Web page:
25 States Fight EPA Rules on Power Plant Chimneys | West Virginia

(The Center Square) – West Virginia and Indiana are leading a group of 25 states that are asking the U.S. Court of Appeals for the District of Columbia to declare a new U.S. Environmental Protection Agency rule on coal, natural gas and oil plants unlawful.

The new EPA rules will require coal and natural gas power plants to capture greenhouse gas emissions or screens.

“EPA continues to fail to fully understand the Supreme Court’s guidance – unelected bureaucrats continue to seek to legislate rather than rely on guidance from elected members of Congress,” said West Virginia Attorney General Morrisey. “This Green New Deal program, which the Biden administration continues to foist on people, is causing power plants to fail and thus shut down, transforming the nation’s already stretched energy grid.”

Alabama, Alaska, Arkansas, Florida, Georgia, Idaho, Iowa, Kentucky, Louisiana, Mississippi, Missouri, Montana, Nebraska, New Hampshire, North Dakota, Oklahoma, South Carolina, South Dakota, Tennessee, Texas, Utah, Virginia and Wyoming are Hi lawsuit.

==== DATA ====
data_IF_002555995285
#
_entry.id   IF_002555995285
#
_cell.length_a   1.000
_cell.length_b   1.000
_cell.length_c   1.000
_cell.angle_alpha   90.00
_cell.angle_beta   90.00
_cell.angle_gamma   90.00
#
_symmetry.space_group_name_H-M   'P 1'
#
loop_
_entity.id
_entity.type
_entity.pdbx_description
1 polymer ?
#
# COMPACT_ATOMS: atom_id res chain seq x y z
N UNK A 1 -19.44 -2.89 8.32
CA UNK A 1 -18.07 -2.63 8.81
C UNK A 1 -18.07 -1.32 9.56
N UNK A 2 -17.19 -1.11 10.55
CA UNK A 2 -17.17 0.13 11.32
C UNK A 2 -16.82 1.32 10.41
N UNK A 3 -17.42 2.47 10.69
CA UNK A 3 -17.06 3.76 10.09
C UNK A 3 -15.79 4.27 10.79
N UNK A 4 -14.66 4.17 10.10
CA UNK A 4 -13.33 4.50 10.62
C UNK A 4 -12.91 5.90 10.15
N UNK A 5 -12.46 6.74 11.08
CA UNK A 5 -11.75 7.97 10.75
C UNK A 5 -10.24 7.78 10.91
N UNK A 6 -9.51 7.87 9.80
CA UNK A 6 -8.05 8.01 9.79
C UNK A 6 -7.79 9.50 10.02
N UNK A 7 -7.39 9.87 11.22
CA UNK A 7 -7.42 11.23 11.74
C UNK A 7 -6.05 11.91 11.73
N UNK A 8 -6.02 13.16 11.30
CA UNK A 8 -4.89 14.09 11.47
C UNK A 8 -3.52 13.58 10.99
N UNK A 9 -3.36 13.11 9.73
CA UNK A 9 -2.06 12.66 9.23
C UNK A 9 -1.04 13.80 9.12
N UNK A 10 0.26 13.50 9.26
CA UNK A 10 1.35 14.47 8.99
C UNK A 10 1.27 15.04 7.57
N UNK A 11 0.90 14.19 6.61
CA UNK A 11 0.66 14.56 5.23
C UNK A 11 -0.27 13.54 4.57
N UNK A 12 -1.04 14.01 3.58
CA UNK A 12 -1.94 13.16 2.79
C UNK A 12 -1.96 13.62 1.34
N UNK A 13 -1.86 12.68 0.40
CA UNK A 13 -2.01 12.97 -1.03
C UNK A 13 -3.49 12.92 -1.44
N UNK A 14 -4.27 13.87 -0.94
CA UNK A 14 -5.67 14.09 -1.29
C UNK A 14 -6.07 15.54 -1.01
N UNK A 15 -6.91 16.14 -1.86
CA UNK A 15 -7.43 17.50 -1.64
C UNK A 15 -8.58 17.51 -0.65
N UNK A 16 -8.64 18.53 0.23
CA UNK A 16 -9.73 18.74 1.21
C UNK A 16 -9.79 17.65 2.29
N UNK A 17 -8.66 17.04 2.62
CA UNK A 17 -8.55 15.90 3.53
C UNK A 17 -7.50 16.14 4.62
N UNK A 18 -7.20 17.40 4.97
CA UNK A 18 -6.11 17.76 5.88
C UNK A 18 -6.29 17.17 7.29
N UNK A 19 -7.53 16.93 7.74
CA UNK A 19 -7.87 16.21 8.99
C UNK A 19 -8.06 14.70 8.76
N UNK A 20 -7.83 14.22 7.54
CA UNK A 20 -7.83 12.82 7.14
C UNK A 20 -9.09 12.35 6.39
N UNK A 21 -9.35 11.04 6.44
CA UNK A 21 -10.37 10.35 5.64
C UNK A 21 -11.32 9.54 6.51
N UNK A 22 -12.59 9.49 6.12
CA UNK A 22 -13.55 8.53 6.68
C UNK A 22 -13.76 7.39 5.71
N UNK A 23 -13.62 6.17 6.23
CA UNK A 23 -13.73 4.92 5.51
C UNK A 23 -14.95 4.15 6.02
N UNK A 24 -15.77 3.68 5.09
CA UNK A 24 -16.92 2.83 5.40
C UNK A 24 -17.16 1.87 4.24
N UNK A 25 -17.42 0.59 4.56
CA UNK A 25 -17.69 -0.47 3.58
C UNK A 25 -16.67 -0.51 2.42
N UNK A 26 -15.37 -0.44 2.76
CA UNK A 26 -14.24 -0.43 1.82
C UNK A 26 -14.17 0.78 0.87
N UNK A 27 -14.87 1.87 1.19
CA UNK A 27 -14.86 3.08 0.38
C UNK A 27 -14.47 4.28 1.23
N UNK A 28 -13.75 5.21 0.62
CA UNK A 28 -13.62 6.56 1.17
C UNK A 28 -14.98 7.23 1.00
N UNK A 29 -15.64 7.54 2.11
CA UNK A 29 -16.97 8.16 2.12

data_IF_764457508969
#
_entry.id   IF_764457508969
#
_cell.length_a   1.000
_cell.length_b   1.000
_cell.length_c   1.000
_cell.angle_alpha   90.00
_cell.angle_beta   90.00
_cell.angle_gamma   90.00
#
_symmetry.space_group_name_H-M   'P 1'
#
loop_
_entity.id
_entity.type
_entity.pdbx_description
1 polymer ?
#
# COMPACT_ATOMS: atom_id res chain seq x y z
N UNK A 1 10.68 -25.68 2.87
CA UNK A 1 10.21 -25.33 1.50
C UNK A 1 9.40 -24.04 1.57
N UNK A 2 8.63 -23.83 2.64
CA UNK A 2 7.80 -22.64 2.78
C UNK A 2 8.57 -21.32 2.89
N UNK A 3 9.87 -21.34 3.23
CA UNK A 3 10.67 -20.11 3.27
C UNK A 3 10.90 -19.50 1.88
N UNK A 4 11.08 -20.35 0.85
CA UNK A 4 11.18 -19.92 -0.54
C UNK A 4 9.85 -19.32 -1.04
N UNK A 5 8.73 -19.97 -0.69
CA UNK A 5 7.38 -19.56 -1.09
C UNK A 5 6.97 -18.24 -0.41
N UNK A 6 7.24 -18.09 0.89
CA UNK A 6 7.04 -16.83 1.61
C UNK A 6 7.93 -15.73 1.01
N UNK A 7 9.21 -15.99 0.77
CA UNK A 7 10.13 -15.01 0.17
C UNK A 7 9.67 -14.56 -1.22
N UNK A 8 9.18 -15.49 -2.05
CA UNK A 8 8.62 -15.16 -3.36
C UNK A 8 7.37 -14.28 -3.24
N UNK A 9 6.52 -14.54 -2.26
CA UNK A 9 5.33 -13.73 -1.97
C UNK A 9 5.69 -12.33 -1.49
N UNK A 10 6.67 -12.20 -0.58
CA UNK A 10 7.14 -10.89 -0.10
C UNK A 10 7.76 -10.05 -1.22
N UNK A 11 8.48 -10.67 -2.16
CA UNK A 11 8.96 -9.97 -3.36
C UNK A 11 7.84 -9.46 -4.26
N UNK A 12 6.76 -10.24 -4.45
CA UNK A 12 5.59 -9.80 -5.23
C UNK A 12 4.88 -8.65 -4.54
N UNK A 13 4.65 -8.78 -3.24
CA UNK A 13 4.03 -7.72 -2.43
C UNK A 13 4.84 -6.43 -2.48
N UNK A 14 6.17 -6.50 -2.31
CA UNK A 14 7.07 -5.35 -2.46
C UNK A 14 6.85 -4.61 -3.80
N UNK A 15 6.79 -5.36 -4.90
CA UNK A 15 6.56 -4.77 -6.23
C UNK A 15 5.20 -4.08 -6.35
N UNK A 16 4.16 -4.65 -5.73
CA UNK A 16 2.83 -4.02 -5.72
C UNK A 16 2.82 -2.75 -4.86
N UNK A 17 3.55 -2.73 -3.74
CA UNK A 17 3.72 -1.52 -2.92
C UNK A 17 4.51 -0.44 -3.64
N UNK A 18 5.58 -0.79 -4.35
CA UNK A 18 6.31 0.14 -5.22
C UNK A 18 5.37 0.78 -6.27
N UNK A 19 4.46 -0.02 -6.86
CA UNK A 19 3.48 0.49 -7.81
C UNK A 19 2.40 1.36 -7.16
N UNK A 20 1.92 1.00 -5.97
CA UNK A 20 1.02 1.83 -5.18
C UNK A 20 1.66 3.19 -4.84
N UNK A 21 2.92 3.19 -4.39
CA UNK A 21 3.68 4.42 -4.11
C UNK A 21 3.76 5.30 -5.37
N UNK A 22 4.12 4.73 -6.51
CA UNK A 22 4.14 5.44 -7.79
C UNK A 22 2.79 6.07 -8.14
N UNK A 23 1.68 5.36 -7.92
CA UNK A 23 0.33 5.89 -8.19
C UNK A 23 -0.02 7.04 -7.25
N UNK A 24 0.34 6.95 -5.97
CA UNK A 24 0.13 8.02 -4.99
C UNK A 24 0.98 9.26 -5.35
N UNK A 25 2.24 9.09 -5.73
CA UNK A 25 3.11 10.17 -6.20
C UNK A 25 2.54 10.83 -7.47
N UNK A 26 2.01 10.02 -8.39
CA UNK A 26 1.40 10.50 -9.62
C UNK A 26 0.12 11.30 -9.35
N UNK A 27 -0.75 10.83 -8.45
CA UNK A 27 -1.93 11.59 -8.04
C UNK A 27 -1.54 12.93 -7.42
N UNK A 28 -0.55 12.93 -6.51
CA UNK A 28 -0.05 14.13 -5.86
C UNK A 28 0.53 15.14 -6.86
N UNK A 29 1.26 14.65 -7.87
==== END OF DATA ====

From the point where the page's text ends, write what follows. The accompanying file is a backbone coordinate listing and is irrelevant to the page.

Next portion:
Morrisey and the attorney general argue that Congress has not given the Environmental Protection Agency (EPA) the authority to create regulations to overhaul the power grid, and that the regulations are intended to remove broad regulatory powers from Congress.

West Virginia successful fought EPA regulations before the U.S. Supreme Court in 2022, as the court found that the EPA should not use its regulatory authority to create new, broader regulations under the Clean Air Act.

West Virginia, Indiana and others continue to oppose several other EPA proposals, including “A good neighbor’s plan” and new EPA rules for electric vehicles.